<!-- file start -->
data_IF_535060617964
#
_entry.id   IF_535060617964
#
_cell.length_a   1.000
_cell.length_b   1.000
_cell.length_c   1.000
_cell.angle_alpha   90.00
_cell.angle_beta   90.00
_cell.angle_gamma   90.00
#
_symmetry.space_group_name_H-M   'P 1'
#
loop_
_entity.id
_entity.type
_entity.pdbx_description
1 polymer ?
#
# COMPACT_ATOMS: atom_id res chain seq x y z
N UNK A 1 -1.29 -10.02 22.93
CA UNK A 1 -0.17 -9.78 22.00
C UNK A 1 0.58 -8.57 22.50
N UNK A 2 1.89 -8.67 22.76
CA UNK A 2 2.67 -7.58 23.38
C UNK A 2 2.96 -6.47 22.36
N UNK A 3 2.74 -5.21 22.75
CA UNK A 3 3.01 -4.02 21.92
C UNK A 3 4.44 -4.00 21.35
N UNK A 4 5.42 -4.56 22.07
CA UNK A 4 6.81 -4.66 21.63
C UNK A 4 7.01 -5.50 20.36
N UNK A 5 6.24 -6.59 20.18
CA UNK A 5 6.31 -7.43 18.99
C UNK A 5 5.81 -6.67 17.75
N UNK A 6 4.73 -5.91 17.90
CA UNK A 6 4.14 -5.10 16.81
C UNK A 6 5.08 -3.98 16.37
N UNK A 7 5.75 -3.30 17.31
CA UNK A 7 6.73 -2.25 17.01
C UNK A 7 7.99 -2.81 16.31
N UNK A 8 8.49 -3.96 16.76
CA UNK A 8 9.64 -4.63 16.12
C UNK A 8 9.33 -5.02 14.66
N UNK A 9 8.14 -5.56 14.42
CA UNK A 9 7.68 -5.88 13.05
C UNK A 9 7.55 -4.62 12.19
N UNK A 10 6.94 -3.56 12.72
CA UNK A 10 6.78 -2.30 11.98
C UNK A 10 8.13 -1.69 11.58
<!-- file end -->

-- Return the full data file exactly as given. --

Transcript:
data_IF_535060617964
#
_entry.id   IF_535060617964
#
_cell.length_a   1.000
_cell.length_b   1.000
_cell.length_c   1.000
_cell.angle_alpha   90.00
_cell.angle_beta   90.00
_cell.angle_gamma   90.00
#
_symmetry.space_group_name_H-M   'P 1'
#
loop_
_entity.id
_entity.type
_entity.pdbx_description
1 polymer ?
#
# COMPACT_ATOMS: atom_id res chain seq x y z
N UNK A 1 -1.29 -10.02 22.93
CA UNK A 1 -0.17 -9.78 22.00
C UNK A 1 0.58 -8.57 22.50
N UNK A 2 1.89 -8.67 22.76
CA UNK A 2 2.67 -7.58 23.38
C UNK A 2 2.96 -6.47 22.36
N UNK A 3 2.74 -5.21 22.75
CA UNK A 3 3.01 -4.02 21.92
C UNK A 3 4.44 -4.00 21.35
N UNK A 4 5.42 -4.56 22.07
CA UNK A 4 6.81 -4.66 21.63
C UNK A 4 7.01 -5.50 20.36
N UNK A 5 6.24 -6.59 20.18
CA UNK A 5 6.31 -7.43 18.99
C UNK A 5 5.81 -6.67 17.75
N UNK A 6 4.73 -5.91 17.90
CA UNK A 6 4.14 -5.10 16.81
C UNK A 6 5.08 -3.98 16.37
N UNK A 7 5.75 -3.30 17.31
CA UNK A 7 6.73 -2.25 17.01
C UNK A 7 7.99 -2.81 16.31
N UNK A 8 8.49 -3.96 16.76
CA UNK A 8 9.64 -4.63 16.12
C UNK A 8 9.33 -5.02 14.66
N UNK A 9 8.14 -5.56 14.42
CA UNK A 9 7.68 -5.88 13.05
C UNK A 9 7.55 -4.62 12.19
N UNK A 10 6.94 -3.56 12.72
CA UNK A 10 6.78 -2.30 11.98
C UNK A 10 8.13 -1.69 11.58